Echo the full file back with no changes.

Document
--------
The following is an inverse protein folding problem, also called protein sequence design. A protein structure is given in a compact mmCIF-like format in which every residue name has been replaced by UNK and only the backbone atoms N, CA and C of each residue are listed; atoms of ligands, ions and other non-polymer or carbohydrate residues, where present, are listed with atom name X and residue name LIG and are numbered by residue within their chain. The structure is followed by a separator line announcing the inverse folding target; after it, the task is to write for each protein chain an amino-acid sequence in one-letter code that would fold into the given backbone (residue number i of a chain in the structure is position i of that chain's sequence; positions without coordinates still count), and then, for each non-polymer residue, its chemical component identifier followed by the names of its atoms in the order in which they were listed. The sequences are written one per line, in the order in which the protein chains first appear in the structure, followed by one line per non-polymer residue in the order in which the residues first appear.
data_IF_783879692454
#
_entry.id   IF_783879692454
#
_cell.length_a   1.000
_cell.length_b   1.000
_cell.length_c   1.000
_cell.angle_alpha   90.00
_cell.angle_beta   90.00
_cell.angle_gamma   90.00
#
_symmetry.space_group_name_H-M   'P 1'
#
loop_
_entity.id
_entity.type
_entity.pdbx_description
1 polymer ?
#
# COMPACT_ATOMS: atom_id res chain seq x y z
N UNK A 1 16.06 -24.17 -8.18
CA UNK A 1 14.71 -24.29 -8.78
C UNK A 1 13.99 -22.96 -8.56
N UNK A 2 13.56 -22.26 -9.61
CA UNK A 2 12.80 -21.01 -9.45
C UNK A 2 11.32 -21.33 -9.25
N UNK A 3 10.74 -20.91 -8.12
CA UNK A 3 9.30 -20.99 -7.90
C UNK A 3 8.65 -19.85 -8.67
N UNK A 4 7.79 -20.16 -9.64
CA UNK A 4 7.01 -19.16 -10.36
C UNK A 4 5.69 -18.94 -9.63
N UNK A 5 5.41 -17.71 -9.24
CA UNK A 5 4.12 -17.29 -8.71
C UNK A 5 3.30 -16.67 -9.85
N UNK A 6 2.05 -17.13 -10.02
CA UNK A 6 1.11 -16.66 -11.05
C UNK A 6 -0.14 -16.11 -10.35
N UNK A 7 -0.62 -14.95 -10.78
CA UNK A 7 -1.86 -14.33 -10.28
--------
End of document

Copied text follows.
The following is an inverse protein folding problem, also called protein sequence design. A protein structure is given in a compact mmCIF-like format in which every residue name has been replaced by UNK and only the backbone atoms N, CA and C of each residue are listed; atoms of ligands, ions and other non-polymer or carbohydrate residues, where present, are listed with atom name X and residue name LIG and are numbered by residue within their chain. The structure is followed by a separator line announcing the inverse folding target; after it, the task is to write for each protein chain an amino-acid sequence in one-letter code that would fold into the given backbone (residue number i of a chain in the structure is position i of that chain's sequence; positions without coordinates still count), and then, for each non-polymer residue, its chemical component identifier followed by the names of its atoms in the order in which they were listed. The sequences are written one per line, in the order in which the protein chains first appear in the structure, followed by one line per non-polymer residue in the order in which the residues first appear.
data_IF_783879692454
#
_entry.id   IF_783879692454
#
_cell.length_a   1.000
_cell.length_b   1.000
_cell.length_c   1.000
_cell.angle_alpha   90.00
_cell.angle_beta   90.00
_cell.angle_gamma   90.00
#
_symmetry.space_group_name_H-M   'P 1'
#
loop_
_entity.id
_entity.type
_entity.pdbx_description
1 polymer ?
#
# COMPACT_ATOMS: atom_id res chain seq x y z
N UNK A 1 16.06 -24.17 -8.18
CA UNK A 1 14.71 -24.29 -8.78
C UNK A 1 13.99 -22.96 -8.56
N UNK A 2 13.56 -22.26 -9.61
CA UNK A 2 12.80 -21.01 -9.45
C UNK A 2 11.32 -21.33 -9.25
N UNK A 3 10.74 -20.91 -8.12
CA UNK A 3 9.30 -20.99 -7.90
C UNK A 3 8.65 -19.85 -8.67
N UNK A 4 7.79 -20.16 -9.64
CA UNK A 4 7.01 -19.16 -10.36
C UNK A 4 5.69 -18.94 -9.63
N UNK A 5 5.41 -17.71 -9.24
CA UNK A 5 4.12 -17.29 -8.71
C UNK A 5 3.30 -16.67 -9.85
N UNK A 6 2.05 -17.13 -10.02
CA UNK A 6 1.11 -16.66 -11.05
C UNK A 6 -0.14 -16.11 -10.35
N UNK A 7 -0.62 -14.95 -10.78
CA UNK A 7 -1.86 -14.33 -10.28